Two years on from a damning report that said officers had ‘lost control’ of the prison because of the smoking ban, bosses at the jail say things are now running smoothly.
The benefits of the smoking ban for prisoners far outweighed any difficulties in enforcing it, according to the prison’s deputy governer.
Nigel Fisher was speaking as Westminster considers introducing a similar smoking ban in its 139 prisons in England and Wales.
The Isle of Man was one of the first jurisdictions in Western Europe to introduce such a ban.
In October 2011, a report by the inspector of prisons condemned Jurby prison for ‘losing control’ of the smoking ban, claiming it was widely flouted and warders were doing little to enforce it. According to the report, popular dodges included making cigarettes using nicotine patches and pages torn from Bibles and directories.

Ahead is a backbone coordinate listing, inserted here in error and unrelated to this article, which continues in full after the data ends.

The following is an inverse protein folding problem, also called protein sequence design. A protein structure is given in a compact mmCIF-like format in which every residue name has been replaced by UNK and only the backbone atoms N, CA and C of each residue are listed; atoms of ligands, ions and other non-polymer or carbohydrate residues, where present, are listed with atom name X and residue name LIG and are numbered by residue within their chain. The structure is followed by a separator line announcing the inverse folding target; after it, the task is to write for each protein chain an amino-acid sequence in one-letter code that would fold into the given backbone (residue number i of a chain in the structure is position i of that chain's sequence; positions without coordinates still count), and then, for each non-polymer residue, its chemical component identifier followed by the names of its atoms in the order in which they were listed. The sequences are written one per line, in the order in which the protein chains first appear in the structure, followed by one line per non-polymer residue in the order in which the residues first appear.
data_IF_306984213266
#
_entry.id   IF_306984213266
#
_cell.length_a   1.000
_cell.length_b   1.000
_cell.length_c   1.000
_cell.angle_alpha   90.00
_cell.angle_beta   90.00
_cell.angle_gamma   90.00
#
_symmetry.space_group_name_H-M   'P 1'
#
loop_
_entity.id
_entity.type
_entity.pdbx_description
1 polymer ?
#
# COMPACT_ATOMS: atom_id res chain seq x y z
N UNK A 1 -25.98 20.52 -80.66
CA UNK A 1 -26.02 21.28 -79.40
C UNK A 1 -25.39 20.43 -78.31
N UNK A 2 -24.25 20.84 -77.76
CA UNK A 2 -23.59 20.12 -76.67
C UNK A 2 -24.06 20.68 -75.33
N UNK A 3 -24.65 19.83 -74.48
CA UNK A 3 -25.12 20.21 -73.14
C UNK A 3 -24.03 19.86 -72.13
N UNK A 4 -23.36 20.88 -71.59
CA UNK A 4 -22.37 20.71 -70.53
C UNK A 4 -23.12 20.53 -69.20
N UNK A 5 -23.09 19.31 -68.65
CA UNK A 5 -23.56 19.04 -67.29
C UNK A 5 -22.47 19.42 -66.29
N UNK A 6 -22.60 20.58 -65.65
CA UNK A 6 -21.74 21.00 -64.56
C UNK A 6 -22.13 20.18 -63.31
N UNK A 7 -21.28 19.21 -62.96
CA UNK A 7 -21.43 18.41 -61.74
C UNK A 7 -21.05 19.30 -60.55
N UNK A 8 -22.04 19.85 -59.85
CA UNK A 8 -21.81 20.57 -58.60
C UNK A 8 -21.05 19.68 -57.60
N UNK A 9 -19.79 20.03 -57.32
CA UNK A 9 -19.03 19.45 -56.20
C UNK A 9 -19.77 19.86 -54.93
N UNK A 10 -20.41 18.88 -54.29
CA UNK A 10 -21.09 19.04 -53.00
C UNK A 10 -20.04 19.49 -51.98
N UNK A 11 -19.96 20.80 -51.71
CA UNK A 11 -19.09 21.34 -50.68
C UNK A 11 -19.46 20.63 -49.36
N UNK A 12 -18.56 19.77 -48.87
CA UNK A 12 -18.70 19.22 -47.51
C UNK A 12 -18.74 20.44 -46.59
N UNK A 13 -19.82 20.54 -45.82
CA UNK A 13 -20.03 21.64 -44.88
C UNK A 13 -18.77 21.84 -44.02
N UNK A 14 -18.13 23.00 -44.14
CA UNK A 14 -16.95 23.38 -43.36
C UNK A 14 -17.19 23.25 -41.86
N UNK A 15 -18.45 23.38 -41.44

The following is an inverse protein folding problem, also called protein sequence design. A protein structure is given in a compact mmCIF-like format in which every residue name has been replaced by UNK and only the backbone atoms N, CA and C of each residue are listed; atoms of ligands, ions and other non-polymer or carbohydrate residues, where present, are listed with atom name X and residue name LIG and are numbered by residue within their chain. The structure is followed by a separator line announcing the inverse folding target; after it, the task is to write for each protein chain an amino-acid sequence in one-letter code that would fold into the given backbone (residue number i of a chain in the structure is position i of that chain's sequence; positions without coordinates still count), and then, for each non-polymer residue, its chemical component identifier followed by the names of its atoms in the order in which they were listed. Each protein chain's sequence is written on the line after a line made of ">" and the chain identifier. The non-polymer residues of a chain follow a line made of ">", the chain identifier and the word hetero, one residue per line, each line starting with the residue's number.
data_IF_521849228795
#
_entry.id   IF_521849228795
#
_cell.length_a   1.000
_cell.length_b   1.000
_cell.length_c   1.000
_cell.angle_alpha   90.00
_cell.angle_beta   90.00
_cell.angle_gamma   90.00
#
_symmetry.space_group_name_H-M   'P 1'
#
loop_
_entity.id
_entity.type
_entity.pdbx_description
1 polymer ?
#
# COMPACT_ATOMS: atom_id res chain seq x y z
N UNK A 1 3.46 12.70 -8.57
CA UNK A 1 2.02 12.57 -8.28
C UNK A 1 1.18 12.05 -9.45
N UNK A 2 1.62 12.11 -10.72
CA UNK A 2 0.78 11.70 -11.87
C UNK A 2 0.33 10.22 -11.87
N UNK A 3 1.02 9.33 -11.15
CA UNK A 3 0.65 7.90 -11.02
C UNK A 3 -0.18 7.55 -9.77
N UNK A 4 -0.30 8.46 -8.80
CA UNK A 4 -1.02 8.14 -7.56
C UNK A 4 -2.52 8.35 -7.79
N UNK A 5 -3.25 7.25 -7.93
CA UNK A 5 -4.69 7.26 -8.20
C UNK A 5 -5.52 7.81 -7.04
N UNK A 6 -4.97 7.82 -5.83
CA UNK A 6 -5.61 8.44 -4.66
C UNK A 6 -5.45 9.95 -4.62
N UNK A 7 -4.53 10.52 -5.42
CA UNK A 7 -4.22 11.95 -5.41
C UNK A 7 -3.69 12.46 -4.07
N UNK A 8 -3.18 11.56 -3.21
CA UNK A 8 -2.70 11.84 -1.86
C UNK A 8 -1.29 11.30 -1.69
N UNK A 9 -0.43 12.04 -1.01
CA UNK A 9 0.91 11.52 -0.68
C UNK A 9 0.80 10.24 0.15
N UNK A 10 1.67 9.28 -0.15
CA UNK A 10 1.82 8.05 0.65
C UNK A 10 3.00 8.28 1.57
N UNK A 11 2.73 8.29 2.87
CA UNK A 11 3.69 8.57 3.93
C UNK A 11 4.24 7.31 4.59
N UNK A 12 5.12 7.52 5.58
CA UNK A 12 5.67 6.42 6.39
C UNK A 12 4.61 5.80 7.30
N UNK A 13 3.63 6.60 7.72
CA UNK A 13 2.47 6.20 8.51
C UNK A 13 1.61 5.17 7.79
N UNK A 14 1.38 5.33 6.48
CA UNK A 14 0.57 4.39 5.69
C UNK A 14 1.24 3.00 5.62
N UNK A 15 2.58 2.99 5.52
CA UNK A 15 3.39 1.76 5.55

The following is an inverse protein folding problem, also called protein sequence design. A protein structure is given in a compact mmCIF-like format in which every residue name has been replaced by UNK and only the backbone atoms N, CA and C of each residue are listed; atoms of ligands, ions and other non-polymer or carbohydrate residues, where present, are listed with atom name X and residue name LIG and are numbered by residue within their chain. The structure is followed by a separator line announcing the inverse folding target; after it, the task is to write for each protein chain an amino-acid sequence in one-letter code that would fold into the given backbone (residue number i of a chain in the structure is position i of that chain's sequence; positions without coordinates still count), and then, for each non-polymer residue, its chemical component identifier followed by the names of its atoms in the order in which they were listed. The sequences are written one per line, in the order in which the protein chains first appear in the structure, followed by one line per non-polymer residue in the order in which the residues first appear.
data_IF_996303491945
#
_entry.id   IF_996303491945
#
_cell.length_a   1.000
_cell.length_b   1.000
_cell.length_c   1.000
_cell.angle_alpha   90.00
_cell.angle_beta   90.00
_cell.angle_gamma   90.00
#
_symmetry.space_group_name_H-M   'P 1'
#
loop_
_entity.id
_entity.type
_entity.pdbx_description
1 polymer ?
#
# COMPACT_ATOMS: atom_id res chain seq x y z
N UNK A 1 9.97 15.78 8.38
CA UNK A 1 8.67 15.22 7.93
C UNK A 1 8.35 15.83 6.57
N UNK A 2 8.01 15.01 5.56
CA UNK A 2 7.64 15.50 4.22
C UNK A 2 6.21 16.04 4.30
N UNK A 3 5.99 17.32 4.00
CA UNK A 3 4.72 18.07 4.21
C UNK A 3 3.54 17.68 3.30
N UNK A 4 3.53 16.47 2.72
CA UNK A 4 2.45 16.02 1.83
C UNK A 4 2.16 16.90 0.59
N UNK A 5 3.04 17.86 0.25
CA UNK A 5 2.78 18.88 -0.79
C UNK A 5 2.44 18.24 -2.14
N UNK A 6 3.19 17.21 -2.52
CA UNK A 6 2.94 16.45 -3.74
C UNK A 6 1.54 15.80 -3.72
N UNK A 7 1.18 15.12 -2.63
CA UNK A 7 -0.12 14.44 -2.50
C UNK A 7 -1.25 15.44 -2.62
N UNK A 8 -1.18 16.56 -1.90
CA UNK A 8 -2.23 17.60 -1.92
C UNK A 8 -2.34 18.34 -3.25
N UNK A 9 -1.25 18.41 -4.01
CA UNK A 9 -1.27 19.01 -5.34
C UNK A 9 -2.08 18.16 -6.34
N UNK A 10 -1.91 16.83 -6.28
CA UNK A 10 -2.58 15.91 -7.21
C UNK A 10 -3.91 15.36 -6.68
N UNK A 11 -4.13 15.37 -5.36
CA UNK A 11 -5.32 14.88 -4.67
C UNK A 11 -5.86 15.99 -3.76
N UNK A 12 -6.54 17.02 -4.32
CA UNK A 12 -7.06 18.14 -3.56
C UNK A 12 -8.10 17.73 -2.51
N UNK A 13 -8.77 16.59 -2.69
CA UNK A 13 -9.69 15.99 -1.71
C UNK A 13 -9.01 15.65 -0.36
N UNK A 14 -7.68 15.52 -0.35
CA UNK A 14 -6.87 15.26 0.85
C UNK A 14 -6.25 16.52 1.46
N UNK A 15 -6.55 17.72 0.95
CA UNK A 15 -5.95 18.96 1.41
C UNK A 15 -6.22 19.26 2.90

But Mr Fisher told the Courier the original report had exaggerated the situation and the island’s ban, introduced in April 2008, shortly before the prisoners were transferred from Victoria Road to the new building at Jurby, was working well.
‘It was definitely a step in the right direction and there are not many places now where you can smoke.
‘The idea was never to have a go at smokers but to protect other people from the dangers of passive smoking. No matter what anyone says, if you smoke behind a door it still escapes so the only way to deal with it was by a blanket ban. It’s protection for non-smoking staff, visitors and other prisoners.’
A government spokesman said the smoking ban was re-examined periodically and had been reconsidered at the time of the original report but the weight of opinion remained in favour. Prisoners are given a programme of help and support to stop smoking when they enter the prison, including advice and courses of nicotine patches to help them to give up, he said.
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